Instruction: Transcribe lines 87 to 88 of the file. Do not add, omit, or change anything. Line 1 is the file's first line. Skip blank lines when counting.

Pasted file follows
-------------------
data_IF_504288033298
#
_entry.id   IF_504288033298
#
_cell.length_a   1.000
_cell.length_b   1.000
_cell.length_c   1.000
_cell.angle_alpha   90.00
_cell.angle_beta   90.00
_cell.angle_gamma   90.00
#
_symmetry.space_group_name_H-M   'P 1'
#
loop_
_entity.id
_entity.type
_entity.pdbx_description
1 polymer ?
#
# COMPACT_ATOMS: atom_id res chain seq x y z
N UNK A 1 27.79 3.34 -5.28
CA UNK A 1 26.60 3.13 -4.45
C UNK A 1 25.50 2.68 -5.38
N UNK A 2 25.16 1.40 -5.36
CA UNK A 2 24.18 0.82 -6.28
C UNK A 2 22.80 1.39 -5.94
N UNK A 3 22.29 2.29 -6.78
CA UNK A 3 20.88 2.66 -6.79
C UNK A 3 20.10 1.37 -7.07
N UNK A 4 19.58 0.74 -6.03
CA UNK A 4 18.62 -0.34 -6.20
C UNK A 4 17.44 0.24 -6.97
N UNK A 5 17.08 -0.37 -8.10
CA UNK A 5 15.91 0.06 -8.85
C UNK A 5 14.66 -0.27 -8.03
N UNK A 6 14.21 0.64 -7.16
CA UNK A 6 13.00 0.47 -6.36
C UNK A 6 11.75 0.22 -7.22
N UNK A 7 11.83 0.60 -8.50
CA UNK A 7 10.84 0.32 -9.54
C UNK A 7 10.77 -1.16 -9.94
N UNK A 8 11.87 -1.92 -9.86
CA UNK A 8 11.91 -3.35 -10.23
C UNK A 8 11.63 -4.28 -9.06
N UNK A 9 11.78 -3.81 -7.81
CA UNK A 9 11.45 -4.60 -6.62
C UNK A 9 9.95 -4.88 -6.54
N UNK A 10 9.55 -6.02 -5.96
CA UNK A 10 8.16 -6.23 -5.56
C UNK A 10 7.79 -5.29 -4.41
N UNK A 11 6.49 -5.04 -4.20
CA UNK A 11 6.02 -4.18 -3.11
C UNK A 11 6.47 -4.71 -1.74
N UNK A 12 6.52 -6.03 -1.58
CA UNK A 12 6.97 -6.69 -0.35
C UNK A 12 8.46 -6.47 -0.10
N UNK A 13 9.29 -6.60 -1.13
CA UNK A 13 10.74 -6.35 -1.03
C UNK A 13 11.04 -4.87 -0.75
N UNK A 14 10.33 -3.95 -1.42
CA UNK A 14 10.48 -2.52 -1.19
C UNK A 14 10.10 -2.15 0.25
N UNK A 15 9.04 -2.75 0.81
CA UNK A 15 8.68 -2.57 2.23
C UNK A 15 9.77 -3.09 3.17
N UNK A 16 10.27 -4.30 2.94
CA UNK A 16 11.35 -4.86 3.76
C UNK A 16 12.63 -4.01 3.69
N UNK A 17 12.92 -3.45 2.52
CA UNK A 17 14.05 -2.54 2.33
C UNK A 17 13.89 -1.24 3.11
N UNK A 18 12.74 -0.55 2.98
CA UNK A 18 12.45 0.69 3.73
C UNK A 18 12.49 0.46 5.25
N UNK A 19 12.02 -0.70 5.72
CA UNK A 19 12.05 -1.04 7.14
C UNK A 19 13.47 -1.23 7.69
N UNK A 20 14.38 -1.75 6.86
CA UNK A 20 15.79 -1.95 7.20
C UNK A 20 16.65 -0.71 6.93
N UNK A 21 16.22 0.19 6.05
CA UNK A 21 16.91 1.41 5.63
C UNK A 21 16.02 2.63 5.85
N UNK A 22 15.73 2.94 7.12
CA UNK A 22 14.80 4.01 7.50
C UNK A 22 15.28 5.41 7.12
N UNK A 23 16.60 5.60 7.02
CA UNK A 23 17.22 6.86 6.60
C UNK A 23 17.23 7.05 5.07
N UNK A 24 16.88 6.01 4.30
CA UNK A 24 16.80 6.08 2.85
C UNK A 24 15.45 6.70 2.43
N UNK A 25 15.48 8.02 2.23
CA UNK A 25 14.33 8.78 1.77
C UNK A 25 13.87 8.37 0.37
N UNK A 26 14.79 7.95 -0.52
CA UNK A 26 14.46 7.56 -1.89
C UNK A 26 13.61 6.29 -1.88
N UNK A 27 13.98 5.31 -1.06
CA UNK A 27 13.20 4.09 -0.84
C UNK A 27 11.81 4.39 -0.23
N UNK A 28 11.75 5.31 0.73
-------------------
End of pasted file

N UNK A 23 16.60 5.60 7.02
CA UNK A 23 17.22 6.86 6.60